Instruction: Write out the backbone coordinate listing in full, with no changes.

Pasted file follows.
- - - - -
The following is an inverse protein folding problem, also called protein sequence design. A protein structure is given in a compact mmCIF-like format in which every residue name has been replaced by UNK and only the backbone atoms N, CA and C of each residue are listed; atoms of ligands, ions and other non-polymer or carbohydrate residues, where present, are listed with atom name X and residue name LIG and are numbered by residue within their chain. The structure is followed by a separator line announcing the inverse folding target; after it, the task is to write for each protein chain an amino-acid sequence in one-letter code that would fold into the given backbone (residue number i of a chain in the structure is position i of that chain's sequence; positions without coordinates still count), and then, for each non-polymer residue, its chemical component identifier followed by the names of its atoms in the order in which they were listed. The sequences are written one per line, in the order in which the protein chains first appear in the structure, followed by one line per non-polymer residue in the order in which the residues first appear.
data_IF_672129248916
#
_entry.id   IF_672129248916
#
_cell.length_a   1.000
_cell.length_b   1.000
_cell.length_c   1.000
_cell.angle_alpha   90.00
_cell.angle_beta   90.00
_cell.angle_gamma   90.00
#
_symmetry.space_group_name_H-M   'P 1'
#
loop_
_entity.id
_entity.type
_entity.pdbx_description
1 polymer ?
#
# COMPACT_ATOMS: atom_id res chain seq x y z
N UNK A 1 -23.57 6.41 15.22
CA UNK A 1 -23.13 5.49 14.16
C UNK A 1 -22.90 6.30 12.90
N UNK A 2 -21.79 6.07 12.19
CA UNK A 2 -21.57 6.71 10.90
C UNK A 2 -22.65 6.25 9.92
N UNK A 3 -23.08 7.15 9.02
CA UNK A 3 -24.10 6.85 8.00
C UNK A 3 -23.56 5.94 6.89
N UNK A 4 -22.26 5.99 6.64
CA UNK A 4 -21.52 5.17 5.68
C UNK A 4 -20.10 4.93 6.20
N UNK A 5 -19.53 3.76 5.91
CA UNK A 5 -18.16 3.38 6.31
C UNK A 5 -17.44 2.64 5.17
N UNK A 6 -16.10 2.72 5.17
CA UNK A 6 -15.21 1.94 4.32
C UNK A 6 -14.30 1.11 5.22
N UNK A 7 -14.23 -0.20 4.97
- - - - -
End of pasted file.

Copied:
The following is an inverse protein folding problem, also called protein sequence design. A protein structure is given in a compact mmCIF-like format in which every residue name has been replaced by UNK and only the backbone atoms N, CA and C of each residue are listed; atoms of ligands, ions and other non-polymer or carbohydrate residues, where present, are listed with atom name X and residue name LIG and are numbered by residue within their chain. The structure is followed by a separator line announcing the inverse folding target; after it, the task is to write for each protein chain an amino-acid sequence in one-letter code that would fold into the given backbone (residue number i of a chain in the structure is position i of that chain's sequence; positions without coordinates still count), and then, for each non-polymer residue, its chemical component identifier followed by the names of its atoms in the order in which they were listed. The sequences are written one per line, in the order in which the protein chains first appear in the structure, followed by one line per non-polymer residue in the order in which the residues first appear.
data_IF_672129248916
#
_entry.id   IF_672129248916
#
_cell.length_a   1.000
_cell.length_b   1.000
_cell.length_c   1.000
_cell.angle_alpha   90.00
_cell.angle_beta   90.00
_cell.angle_gamma   90.00
#
_symmetry.space_group_name_H-M   'P 1'
#
loop_
_entity.id
_entity.type
_entity.pdbx_description
1 polymer ?
#
# COMPACT_ATOMS: atom_id res chain seq x y z
N UNK A 1 -23.57 6.41 15.22
CA UNK A 1 -23.13 5.49 14.16
C UNK A 1 -22.90 6.30 12.90
N UNK A 2 -21.79 6.07 12.19
CA UNK A 2 -21.57 6.71 10.90
C UNK A 2 -22.65 6.25 9.92
N UNK A 3 -23.08 7.15 9.02
CA UNK A 3 -24.10 6.85 8.00
C UNK A 3 -23.56 5.94 6.89
N UNK A 4 -22.26 5.99 6.64
CA UNK A 4 -21.52 5.17 5.68
C UNK A 4 -20.10 4.93 6.20
N UNK A 5 -19.53 3.76 5.91
CA UNK A 5 -18.16 3.38 6.31
C UNK A 5 -17.44 2.64 5.17
N UNK A 6 -16.10 2.72 5.17
CA UNK A 6 -15.21 1.94 4.32
C UNK A 6 -14.30 1.11 5.22
N UNK A 7 -14.23 -0.20 4.97